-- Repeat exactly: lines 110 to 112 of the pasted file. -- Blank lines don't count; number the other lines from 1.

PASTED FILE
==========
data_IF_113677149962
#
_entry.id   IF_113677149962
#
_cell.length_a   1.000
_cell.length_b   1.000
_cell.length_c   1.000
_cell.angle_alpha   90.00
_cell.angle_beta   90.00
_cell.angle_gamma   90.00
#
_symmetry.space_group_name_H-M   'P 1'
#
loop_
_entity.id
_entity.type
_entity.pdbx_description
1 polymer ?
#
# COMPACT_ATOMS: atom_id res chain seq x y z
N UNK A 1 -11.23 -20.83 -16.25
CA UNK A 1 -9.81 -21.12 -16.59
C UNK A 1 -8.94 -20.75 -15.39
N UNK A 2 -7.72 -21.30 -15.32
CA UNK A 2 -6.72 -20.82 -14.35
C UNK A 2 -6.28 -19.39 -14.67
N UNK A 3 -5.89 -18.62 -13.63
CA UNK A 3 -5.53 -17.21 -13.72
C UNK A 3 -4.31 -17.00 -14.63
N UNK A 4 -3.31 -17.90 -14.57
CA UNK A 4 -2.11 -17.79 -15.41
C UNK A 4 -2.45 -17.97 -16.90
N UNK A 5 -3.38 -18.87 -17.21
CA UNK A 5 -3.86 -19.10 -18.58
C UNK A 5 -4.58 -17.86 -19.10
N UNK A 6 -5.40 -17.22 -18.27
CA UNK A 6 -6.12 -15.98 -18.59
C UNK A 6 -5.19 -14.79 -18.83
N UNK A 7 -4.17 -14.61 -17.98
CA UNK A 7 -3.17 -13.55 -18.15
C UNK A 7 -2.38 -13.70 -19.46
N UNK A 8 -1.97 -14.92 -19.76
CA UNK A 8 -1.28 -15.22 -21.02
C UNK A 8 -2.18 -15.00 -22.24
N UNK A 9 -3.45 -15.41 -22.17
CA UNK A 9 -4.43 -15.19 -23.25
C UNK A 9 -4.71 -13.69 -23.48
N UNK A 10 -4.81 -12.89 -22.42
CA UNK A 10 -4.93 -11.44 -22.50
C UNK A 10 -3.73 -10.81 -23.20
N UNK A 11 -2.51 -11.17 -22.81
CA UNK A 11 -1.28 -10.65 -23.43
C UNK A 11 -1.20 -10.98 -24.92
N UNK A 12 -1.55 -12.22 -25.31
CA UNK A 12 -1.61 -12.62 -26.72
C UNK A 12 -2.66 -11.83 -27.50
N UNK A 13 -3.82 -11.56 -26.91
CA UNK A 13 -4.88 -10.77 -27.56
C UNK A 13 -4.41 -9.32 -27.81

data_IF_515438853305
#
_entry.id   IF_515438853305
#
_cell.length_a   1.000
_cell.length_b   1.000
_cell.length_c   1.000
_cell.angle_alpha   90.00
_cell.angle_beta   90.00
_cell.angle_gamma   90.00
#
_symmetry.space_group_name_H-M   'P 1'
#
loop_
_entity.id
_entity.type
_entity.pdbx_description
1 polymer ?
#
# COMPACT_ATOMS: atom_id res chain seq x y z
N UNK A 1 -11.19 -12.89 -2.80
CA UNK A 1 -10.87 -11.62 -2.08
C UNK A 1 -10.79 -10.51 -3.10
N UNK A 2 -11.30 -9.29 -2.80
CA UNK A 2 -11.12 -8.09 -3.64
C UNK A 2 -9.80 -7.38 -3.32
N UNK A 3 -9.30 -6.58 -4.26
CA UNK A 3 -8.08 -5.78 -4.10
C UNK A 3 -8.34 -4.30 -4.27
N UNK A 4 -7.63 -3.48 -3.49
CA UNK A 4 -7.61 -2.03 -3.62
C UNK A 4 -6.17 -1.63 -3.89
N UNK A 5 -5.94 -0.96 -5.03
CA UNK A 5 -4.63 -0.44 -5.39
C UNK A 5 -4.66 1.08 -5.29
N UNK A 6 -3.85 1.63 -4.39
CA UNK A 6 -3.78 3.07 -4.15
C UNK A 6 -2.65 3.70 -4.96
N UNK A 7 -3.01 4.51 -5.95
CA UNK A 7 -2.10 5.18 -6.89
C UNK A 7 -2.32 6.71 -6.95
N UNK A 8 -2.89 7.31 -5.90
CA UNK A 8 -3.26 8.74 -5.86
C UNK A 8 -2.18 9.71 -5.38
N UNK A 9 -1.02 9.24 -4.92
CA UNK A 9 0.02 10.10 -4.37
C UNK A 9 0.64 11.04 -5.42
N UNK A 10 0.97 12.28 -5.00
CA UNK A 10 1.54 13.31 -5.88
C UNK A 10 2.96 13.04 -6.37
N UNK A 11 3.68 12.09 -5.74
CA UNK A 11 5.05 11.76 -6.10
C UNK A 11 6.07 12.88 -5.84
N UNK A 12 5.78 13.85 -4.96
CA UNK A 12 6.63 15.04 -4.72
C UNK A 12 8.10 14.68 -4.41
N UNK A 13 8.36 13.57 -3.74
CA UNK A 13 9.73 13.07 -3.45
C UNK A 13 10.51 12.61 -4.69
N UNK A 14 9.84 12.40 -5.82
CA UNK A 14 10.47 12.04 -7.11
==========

N UNK A 11 3.68 12.09 -5.74
CA UNK A 11 5.05 11.76 -6.10
C UNK A 11 6.07 12.88 -5.84